Reading science fiction, drawing outlandish objects and scenes, and fooling around in the garage making stuff eventually led to studying Industrial Design at university whilst also attending art school and later going on to run a studio workshop making special effects, props and models for TV Commercials and stills photography advertising. From the same workshop we produced specialist sculptural, lighting and fit-out work for architects and interior designers, as well as producing work for exhibitions and display, and in fact anything specialist or unusual.
Here are a few examples of that kind of work.
The 'Prototype', also known as the Shadowfax Kawasaki was an early work in fibreglass design, a highly modified Z1-R that I raced in 1981 and later used as a road warfare bike (left). The photo on the right shows the bike after it was restored by a dedicated team of enthusiasts. Luckily I retained the original moulds and remade the bodywork. The Shadowfax Kawasaki story can be seen here.
Simply designated 'The Central Feature' this 12m long ceiling mounted sculpture included an 800mm diameter glowing clock and was installed on the concourse level of Circular Quay railway station in Sydney as part of the upgrade works carried out in 1994. The architects were The Rice Daubney Group for the NSW Sate Rail Authority.
I based the design on inspiration from marine creatures and forms. The body was actually a deep pearlescent finish reminiscent of a shell and the membrane-like sections are formed from stainless steel mesh but such is the scale they appear almost transparent.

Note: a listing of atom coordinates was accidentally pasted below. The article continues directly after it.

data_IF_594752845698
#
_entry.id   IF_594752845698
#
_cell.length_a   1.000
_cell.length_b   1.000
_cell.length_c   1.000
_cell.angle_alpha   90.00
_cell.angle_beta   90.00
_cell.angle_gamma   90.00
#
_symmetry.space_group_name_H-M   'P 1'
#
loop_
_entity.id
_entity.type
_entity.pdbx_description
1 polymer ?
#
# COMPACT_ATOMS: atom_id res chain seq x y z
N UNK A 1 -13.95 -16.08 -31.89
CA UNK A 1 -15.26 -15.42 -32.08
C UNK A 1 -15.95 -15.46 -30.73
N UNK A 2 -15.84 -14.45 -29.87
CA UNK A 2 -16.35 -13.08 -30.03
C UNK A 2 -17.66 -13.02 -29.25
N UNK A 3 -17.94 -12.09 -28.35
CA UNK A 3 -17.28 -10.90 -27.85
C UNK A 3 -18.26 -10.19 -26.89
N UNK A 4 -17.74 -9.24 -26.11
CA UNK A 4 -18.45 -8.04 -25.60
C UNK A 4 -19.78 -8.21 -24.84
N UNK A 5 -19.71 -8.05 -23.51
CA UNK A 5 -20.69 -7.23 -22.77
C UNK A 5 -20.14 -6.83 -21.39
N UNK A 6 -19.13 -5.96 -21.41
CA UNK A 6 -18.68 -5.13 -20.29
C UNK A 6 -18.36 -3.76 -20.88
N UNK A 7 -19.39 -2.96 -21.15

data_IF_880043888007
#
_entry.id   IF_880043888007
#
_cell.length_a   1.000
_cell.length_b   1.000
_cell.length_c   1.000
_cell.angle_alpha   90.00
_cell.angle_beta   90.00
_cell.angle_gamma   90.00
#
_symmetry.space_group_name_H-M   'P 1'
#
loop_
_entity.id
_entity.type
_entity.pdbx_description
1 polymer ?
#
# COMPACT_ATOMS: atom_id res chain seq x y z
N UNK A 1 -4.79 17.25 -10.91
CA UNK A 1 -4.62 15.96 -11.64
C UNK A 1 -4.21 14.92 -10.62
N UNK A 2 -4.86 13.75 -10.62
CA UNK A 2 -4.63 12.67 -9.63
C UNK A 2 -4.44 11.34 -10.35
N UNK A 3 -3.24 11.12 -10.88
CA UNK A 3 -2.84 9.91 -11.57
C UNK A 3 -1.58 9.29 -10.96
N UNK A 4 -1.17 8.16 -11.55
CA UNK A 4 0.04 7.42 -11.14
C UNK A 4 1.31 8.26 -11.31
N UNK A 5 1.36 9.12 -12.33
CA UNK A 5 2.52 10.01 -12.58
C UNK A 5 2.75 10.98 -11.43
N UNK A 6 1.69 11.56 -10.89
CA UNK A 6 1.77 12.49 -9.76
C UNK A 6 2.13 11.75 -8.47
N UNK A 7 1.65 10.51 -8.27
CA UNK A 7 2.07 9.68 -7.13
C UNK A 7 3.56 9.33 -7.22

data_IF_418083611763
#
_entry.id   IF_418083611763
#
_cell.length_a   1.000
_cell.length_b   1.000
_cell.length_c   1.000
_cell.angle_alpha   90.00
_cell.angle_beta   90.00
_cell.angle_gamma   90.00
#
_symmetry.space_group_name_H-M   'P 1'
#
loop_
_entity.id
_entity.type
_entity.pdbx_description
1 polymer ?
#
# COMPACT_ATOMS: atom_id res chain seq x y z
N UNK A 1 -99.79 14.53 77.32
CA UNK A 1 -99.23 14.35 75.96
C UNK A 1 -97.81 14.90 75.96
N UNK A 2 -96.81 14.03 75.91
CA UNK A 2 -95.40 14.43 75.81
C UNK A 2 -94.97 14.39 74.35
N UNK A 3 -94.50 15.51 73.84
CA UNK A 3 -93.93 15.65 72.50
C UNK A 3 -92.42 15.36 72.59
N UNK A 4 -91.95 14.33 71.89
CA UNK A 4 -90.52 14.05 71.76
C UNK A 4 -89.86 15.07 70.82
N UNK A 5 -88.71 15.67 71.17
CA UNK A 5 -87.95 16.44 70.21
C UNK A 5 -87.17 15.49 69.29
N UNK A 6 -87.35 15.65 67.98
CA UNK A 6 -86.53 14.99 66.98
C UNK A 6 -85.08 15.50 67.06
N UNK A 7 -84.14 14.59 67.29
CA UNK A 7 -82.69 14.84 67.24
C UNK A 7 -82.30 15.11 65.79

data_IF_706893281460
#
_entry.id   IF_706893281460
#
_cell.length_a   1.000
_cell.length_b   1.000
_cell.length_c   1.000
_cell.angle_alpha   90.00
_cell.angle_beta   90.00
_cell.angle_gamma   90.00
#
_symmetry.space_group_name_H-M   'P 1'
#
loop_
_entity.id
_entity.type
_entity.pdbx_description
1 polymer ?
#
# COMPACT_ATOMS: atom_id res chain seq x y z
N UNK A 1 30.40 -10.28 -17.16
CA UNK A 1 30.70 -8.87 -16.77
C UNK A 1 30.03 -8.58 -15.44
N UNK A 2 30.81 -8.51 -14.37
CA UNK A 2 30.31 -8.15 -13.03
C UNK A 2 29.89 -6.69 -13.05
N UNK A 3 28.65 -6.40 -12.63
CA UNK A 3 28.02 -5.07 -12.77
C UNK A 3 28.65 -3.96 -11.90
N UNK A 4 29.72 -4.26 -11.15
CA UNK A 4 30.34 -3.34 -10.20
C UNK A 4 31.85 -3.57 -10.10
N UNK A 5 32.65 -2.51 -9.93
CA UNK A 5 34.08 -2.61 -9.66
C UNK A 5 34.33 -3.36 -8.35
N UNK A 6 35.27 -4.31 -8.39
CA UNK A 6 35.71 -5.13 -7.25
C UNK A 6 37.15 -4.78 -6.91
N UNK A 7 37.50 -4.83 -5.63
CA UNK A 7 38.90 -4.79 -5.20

We also buillt another 27m long sculpture called 'The Waveform' for that project. The sculptures were bolted to the bottom of the railway line structure of the Eastern Distributor link which is at the foreshore of Sydney City near the Sydney Opera House.
[Central Feature photography by Mike Skelton]
The Nostromo Lamp (above), the Lux Ovum Lamp, and Zulu Lamp are three examples of using synthetic resin composites and cold-cast metals in creating sculptural lighting in the style I dubbed 'Millennium Nouveau', the manifesto of which relates to hand-crafted art for the new millennium using synthetic materials and organic styling. Being made around the turn of the 21st Century, the reference is of course to the earlier Art and Craft movement and Art Nouveau, from the turn of the 20th Century.
[Lux Ovum and Zulu photography by Mike Skelton].
These two images are an example of some of the more artistic model work that was created for a Thai Airways campaign when it was handled by the ad agency Magnus Nankervis and Curl. For many years I worked closely with the legendary art director Ted Curl on high production value campaigns. Photography is by Mike Skelton, one of the top commercial photographers at the time.
Some other film, design and advertising work: Anti-gravity spherical aluminium TV, Strikeclone Gun for the film Fortress, Loch Ness monster, miniature nuclear bunker, carbon fibre body brace for Superman flying rig, acrylic íce' sculpture, puppeteered silicon fish, world's largest pinscreen Australian Bureau of Statistics Census / National Museum Australia , 27m long 'Waveform' sculpture for Circular Quay Railway Station, Millennium Nouveau cast resin bowl, synthetic snow and ice, mud men masks, test roll car crash for Kandagar film, safety rigs and fire effects.
Probably one of the coolest things I've designed is the Xemu Xeno Lamp - commonly referred to as the 'alien baby lamp'. The Global Xenoarchaeology Field Research Team is very secretive, however the concept is to utilise recovered alien artefacts to produce replica items for the market so as to fund the further exploration of crashed spacecraft and other abandoned alien technology which can be found on all continents, if one knows where and how to look. Around 70,000 of these were produced and led to five years work as a freelance concept designer with a factory on mainland China. I still collaborate with Global Xeno.